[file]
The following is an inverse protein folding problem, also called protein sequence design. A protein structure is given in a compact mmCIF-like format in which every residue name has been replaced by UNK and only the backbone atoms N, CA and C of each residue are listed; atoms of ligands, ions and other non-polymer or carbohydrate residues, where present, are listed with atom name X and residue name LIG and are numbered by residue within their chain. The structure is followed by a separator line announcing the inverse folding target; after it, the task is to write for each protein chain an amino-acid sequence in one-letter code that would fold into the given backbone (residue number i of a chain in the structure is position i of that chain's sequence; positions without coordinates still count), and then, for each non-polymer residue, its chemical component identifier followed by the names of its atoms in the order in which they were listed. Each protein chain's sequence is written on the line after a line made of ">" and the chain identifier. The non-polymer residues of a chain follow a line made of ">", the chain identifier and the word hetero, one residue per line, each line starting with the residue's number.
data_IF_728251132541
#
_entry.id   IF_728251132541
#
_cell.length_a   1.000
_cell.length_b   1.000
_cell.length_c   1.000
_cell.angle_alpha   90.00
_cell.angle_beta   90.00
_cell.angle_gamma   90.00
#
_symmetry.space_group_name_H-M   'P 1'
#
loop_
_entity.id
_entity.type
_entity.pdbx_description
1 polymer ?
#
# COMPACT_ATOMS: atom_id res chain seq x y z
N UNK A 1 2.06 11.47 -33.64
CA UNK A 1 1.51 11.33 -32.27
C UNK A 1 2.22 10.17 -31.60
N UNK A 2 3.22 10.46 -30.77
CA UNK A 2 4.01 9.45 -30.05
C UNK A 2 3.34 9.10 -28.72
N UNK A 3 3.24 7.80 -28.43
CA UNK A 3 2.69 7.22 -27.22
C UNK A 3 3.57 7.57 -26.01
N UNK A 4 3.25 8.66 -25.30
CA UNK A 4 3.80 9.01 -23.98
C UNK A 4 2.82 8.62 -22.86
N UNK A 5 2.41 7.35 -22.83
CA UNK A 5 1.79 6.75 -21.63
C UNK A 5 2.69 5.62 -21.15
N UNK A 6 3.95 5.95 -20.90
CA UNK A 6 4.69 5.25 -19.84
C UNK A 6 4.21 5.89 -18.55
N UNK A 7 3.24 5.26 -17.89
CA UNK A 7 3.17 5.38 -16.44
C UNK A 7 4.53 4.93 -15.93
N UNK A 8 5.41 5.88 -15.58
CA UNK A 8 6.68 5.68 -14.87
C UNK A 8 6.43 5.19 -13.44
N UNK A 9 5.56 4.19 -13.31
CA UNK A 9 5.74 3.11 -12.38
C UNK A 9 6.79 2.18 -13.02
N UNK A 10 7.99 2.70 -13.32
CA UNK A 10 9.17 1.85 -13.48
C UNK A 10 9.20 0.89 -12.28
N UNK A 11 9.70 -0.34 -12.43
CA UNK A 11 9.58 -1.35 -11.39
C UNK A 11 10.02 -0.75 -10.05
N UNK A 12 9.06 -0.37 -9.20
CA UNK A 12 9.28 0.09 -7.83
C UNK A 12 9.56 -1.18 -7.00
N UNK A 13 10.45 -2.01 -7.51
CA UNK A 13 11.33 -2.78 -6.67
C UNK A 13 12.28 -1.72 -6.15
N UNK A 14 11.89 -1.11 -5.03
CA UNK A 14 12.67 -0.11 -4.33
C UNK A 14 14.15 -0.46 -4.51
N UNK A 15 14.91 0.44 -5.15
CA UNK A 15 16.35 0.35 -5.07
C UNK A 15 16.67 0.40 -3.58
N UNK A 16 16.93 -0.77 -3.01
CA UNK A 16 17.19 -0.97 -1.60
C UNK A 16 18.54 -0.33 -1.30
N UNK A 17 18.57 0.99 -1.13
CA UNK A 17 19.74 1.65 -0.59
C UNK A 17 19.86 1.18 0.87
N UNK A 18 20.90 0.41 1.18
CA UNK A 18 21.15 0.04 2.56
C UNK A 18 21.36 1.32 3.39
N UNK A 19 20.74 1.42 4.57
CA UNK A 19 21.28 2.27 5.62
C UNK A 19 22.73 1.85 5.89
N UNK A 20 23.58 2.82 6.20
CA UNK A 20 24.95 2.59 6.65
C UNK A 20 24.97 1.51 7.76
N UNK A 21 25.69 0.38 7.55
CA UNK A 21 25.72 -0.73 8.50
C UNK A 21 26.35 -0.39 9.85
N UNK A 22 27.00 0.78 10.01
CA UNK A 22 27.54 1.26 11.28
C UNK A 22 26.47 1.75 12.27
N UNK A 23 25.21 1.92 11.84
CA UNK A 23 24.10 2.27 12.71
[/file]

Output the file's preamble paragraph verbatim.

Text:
The following is an inverse protein folding problem, also called protein sequence design. A protein structure is given in a compact mmCIF-like format in which every residue name has been replaced by UNK and only the backbone atoms N, CA and C of each residue are listed; atoms of ligands, ions and other non-polymer or carbohydrate residues, where present, are listed with atom name X and residue name LIG and are numbered by residue within their chain. The structure is followed by a separator line announcing the inverse folding target; after it, the task is to write for each protein chain an amino-acid sequence in one-letter code that would fold into the given backbone (residue number i of a chain in the structure is position i of that chain's sequence; positions without coordinates still count), and then, for each non-polymer residue, its chemical component identifier followed by the names of its atoms in the order in which they were listed. Each protein chain's sequence is written on the line after a line made of ">" and the chain identifier. The non-polymer residues of a chain follow a line made of ">", the chain identifier and the word hetero, one residue per line, each line starting with the residue's number.